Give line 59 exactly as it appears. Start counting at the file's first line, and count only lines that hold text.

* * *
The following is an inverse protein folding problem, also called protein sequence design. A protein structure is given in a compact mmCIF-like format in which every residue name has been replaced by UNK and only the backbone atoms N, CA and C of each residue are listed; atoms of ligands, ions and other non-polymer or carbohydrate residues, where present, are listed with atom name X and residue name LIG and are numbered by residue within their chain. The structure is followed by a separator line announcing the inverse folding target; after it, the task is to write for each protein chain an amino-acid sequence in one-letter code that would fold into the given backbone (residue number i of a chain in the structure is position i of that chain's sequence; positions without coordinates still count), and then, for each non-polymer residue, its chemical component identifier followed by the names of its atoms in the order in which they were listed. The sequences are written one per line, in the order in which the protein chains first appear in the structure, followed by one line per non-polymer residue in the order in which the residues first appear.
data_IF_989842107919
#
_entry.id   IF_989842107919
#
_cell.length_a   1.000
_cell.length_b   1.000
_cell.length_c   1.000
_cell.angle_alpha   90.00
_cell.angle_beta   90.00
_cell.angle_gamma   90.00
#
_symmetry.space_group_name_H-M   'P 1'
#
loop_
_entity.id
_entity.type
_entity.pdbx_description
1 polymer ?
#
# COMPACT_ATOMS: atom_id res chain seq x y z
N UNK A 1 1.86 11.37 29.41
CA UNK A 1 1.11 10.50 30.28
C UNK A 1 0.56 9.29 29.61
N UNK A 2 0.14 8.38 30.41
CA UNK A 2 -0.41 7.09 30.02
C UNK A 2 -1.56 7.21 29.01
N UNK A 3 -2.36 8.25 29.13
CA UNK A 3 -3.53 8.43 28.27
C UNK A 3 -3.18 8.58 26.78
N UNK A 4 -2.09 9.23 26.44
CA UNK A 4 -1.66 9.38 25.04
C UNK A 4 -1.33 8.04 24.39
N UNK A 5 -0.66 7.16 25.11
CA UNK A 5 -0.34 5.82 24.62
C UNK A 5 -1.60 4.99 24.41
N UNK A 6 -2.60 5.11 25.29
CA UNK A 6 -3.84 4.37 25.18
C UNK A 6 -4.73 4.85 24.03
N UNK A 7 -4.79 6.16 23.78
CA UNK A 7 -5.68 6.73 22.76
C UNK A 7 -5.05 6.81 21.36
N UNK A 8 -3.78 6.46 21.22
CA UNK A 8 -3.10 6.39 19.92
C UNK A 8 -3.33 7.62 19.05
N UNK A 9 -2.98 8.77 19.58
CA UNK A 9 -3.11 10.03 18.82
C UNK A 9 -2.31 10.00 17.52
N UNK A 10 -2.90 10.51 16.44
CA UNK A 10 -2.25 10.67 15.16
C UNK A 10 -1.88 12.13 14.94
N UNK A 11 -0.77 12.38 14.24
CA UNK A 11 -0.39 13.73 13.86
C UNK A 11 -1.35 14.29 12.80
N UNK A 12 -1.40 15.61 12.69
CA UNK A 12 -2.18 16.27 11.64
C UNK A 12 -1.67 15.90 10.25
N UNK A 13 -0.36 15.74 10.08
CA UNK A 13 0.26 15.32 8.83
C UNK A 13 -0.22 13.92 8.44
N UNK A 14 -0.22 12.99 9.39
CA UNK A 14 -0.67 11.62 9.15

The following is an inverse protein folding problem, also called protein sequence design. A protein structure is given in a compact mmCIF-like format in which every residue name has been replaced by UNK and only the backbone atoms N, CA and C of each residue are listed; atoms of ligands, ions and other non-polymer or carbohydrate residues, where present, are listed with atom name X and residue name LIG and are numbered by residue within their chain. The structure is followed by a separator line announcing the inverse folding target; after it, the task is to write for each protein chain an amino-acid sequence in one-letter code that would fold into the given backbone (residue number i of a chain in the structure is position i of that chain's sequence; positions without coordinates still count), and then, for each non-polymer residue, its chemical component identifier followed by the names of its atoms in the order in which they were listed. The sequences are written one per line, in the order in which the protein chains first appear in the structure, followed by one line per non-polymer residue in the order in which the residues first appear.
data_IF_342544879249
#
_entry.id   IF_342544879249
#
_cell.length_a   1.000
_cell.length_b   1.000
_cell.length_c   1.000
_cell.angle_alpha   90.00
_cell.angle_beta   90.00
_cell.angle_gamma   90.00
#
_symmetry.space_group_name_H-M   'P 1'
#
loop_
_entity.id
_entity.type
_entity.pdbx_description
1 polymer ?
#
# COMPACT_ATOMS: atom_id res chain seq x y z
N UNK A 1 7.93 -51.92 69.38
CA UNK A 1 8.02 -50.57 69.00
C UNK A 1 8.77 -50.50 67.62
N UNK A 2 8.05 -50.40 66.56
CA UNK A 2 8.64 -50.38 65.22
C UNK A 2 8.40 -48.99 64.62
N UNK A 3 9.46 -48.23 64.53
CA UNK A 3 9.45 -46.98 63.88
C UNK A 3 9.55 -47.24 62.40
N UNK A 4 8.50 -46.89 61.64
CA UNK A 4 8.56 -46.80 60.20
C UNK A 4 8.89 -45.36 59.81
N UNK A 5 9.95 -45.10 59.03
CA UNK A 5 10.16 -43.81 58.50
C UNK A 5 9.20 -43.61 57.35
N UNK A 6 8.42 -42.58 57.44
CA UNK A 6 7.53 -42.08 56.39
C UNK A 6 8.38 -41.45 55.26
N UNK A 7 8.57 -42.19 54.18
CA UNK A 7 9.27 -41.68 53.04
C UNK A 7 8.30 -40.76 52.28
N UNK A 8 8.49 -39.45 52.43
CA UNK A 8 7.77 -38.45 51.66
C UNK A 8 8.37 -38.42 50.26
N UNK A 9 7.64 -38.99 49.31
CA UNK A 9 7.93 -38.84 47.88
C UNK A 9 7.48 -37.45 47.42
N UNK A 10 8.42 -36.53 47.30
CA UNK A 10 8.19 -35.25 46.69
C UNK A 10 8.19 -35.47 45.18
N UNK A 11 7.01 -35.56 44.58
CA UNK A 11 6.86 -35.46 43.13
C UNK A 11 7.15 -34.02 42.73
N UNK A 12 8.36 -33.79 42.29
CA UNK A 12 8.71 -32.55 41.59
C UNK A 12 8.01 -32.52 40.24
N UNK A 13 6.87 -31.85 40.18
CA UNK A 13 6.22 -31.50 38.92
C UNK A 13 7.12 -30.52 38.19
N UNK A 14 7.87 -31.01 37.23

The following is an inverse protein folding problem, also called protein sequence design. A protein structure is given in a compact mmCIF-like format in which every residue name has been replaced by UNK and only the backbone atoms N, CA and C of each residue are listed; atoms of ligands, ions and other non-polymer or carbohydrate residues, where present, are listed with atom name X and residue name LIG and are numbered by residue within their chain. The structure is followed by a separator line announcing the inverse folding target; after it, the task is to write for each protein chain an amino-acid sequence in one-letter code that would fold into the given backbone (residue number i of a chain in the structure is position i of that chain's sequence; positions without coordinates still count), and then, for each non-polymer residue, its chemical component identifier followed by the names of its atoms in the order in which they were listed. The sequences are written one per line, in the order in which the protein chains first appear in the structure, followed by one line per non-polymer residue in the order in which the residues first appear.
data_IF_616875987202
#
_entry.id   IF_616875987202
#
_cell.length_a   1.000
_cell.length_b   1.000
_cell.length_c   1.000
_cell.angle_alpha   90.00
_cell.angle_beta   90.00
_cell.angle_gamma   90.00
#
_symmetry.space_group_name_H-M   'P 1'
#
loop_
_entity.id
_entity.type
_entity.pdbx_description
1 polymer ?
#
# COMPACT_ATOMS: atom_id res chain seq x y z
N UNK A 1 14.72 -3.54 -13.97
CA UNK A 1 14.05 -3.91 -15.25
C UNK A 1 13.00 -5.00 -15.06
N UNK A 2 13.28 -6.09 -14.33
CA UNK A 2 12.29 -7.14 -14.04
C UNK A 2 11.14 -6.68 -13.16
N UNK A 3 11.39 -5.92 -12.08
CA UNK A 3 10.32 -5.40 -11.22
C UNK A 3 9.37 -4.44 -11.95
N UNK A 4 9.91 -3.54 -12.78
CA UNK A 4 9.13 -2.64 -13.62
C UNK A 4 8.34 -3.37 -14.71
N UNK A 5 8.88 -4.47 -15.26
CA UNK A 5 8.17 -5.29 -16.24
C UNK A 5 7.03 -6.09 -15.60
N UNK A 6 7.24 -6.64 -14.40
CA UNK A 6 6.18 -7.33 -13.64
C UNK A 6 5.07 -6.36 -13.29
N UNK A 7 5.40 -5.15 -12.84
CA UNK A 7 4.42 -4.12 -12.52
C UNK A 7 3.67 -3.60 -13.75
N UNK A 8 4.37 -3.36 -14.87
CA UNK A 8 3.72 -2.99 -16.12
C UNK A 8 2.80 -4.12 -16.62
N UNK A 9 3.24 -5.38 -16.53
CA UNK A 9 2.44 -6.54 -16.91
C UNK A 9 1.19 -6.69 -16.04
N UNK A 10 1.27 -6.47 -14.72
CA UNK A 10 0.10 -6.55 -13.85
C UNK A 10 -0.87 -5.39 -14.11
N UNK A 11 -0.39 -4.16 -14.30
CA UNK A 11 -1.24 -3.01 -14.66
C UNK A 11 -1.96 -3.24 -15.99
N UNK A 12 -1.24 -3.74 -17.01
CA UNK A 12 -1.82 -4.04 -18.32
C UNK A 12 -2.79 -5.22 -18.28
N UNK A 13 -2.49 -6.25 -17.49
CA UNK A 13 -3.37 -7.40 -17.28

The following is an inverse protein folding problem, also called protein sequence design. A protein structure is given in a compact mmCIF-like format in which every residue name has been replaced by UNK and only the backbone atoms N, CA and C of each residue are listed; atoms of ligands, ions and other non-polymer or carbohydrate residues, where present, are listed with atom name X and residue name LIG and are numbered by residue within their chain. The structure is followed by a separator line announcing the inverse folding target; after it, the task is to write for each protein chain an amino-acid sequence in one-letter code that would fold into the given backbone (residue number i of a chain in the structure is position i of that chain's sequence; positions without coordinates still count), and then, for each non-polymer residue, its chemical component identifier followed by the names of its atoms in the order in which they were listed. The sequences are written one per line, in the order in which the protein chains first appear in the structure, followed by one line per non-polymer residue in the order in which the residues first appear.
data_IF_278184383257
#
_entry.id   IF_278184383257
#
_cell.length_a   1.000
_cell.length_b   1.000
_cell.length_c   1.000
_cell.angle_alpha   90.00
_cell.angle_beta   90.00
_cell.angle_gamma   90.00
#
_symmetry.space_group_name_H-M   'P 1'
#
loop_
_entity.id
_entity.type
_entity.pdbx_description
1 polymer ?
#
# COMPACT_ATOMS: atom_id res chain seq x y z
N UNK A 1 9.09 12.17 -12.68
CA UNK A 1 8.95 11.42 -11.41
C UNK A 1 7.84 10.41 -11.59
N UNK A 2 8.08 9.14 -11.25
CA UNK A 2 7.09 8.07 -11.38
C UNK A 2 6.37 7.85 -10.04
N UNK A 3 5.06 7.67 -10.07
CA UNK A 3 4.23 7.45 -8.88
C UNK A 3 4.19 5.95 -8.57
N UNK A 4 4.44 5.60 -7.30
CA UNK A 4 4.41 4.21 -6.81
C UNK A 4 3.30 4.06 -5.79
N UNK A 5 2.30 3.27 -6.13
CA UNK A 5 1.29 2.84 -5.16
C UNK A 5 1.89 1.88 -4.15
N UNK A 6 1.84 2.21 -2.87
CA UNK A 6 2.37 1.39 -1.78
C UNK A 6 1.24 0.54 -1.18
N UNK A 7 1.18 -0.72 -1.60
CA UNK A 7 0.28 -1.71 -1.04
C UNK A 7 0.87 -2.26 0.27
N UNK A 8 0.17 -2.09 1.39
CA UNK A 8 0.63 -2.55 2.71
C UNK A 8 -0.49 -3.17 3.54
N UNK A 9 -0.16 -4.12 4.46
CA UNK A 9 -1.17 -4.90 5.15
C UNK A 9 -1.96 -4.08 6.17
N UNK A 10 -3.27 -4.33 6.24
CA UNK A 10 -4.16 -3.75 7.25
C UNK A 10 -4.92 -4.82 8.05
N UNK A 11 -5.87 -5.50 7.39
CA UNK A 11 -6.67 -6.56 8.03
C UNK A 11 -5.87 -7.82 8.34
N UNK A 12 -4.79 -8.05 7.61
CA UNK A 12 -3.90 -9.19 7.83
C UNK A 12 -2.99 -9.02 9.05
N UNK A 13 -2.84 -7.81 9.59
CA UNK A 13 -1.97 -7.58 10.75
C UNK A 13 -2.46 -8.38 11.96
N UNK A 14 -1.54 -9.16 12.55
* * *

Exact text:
CA UNK A 13 0.26 15.32 8.83